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Odyssey of an Inquisitive Mind

2020 Goldwater Scholar and chemistry major Jonathan Palmer is tackling the global energy crisis.

Solar array on the roof of the Keystone Science Center on Centennial Campus
Solar field on the roof of the Keystone Science Center.

Chemistry major Jonathan Palmer, one of NC State’s 2020 Goldwater Scholars, says his ambition to do solar-energy research stems from an unlikely source: the time he spent in high school helping 10-year-olds figure out how to make towers out of balsa wood.

“My family ran a summer camp that prepared kids for Odyssey of the Mind, a national creative problem-solving competition,” Palmer explains. “I helped these kids figure out how to approach solving a predefined scientific problem, like designing and building a balsa-wood tower that could support a maximized weight load. I started to wonder: How is it possible that you could build a balsa-wood tower that can hold 50 times its weight? That’s what got me thinking about doing research in the physical sciences.”

Working at the Molecular Scale

When the time came to make decisions about college, Palmer still wasn’t sure what kind of research he wanted to pursue.

“For each school I got into, I looked at the research in their chemistry department to see if anything interested me,” he says. “I knew I wanted to work in the physical sciences, and I picked chemistry because I was interested in the molecular scale. To explore how those balsa-wood towers worked, for instance, I could have gotten into physics; but I chose chemistry instead because I was more interested in the underlying molecular behavior that would explain those macroscopic processes.”

Portrait of 2020 Goldwater Scholar Jonathan Palmer
2020 Goldwater Scholar Jonathan Palmer says he wants to earn a Ph.D. in physical chemistry so he can become a professor and continue conducting research in solar energy conversion and storage.

When Palmer was accepted to NC State, he looked at the research of Phil Castellano, Goodnight Innovation Distinguished Chair in the College of Sciences, and became highly interested in Castellano’s work on solar energy conversion. Palmer met with Castellano to discuss his research, and that’s what sealed the deal.

“I picked State because of the impressive research conducted by the chemistry department as a whole, but mostly because of the work Dr. Castellano was doing,” Palmer says. “When I got to NC State my freshman year, I met with him, and right away I knew he was the person I wanted to work for. I really liked him and the dynamic of his research group, as well as what he’s working on. It’s very theoretical, but it’s also very practical. I like being able to take our research and apply it to a real-world problem.”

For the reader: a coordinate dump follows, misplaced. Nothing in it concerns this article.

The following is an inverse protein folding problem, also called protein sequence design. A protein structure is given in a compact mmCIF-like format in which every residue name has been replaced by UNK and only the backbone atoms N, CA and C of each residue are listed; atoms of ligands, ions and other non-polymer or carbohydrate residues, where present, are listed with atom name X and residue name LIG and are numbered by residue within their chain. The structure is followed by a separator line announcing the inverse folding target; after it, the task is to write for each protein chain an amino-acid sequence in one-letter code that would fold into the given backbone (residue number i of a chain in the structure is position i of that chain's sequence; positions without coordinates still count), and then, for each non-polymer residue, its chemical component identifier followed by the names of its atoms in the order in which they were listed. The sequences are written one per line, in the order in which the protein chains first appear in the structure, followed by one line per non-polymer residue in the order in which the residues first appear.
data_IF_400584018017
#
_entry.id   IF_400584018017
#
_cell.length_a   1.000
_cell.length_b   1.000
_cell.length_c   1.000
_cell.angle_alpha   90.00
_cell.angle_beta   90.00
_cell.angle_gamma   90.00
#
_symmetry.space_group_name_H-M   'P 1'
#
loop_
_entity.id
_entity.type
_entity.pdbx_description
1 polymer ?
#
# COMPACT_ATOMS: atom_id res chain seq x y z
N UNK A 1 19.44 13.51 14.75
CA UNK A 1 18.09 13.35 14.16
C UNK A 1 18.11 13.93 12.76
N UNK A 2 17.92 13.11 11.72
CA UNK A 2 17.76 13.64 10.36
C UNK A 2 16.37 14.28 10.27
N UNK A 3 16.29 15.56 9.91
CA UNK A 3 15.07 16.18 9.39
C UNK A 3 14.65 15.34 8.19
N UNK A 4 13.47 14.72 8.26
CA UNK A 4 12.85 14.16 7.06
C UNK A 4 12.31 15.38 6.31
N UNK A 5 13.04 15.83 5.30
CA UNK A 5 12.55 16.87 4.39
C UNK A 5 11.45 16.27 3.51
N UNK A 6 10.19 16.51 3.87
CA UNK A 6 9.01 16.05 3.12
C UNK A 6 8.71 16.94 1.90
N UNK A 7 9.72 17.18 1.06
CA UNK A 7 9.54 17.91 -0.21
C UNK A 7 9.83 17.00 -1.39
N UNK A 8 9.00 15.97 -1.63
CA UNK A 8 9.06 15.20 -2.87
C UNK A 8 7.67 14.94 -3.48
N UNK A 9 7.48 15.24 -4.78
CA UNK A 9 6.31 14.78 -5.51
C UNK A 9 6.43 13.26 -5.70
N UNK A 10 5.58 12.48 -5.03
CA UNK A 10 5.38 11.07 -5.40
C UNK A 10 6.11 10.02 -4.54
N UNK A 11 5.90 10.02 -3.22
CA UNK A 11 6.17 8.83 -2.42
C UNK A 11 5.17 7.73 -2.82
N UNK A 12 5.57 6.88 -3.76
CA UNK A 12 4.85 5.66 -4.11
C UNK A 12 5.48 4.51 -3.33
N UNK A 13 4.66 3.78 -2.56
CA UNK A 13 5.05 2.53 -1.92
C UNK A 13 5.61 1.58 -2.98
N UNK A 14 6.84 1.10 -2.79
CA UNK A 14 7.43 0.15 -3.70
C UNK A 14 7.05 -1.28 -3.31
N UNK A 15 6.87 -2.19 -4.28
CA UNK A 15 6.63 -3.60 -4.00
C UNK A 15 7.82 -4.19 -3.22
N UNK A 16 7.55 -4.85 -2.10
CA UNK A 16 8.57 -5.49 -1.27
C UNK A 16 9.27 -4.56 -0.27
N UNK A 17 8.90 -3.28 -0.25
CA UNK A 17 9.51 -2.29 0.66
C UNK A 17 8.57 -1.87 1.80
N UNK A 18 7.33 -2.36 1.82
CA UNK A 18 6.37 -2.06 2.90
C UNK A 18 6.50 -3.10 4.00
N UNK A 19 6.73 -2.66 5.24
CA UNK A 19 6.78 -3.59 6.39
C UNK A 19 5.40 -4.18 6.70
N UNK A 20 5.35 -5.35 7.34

Tackling a Global Crisis

The problem he’s chosen to work on is modern society’s insatiable hunger for energy, most of which comes from various forms of hydrocarbons in the ground — a finite, nonrenewable resource.

“I’m tackling the global energy crisis through solar energy conversion and storage,” Palmer says. He works on creating photoactive molecules that absorb light from the sun and then undergo chemical reactions that allow them to convert that light into usable energy. The difficulty, however, is that most of the photoactive materials in use right now are made from precious metals such as platinum, palladium, rhenium, iridium and ruthenium — none of them abundant, and all of them expensive.

“My goal is to use more earth-abundant materials to create molecules that can undergo the same photoreactive processes with similar or better efficiencies at a much lower cost,” he says. Palmer’s research along these lines focuses on the use of organic materials, such as carbon, sulfur and nitrogen.

“Those are some of the most abundant elements on earth,” he notes. “From just those three elements you can make an astounding variety of photoactive materials, but people haven’t been investigating them as much.”

His biggest research project involves using an organic material that’s largely sulfur-based to absorb visible light and store it in a long-lived excited state, which allows the material to interact with other molecules before the excited state comes to an end through heat loss.

“I’ve learned a tremendous amount from the research I’ve done since I got here,” Palmer says. “The chemistry department at NC State is really open to teaching undergrads how to do research and letting them participate.”

The strength of Palmer’s research experience is one of the reasons he won a 2020 Goldwater Scholarship, awarded to college students who intend to pursue research careers in science, mathematics or engineering. The highly competitive scholarship provides up to $7,500 per academic year to cover tuition, fees, books, food and housing.

Palmer is also a recipient of the G. Howard Satterfield Scholarship, which is awarded to outstanding undergraduates in the Department of Chemistry.

In addition to classes and research, Palmer says he enjoys participating in outreach and educational activities as a member of chemistry fraternity Alpha Chi Sigma.

“A local scout troop comes by once a year and gets their science badge by taking demonstration science classes from us,” he says. “We try to inspire children to look at problems and solve them in a scientific way. They have a lot of fun. We also go to a local middle school and talk to kids there about science, and we mentor incoming freshmen chemistry majors.”

Palmer’s still a junior, but he already knows that after graduation he wants to go on to grad school and get a Ph.D. in physical chemistry, so he can eventually become a professor and continue conducting research in solar energy conversion and storage.

“I want to keep mentoring students, too,” he says, which only seems fitting — since that’s where this all started for him.

This post was originally published in NC State News.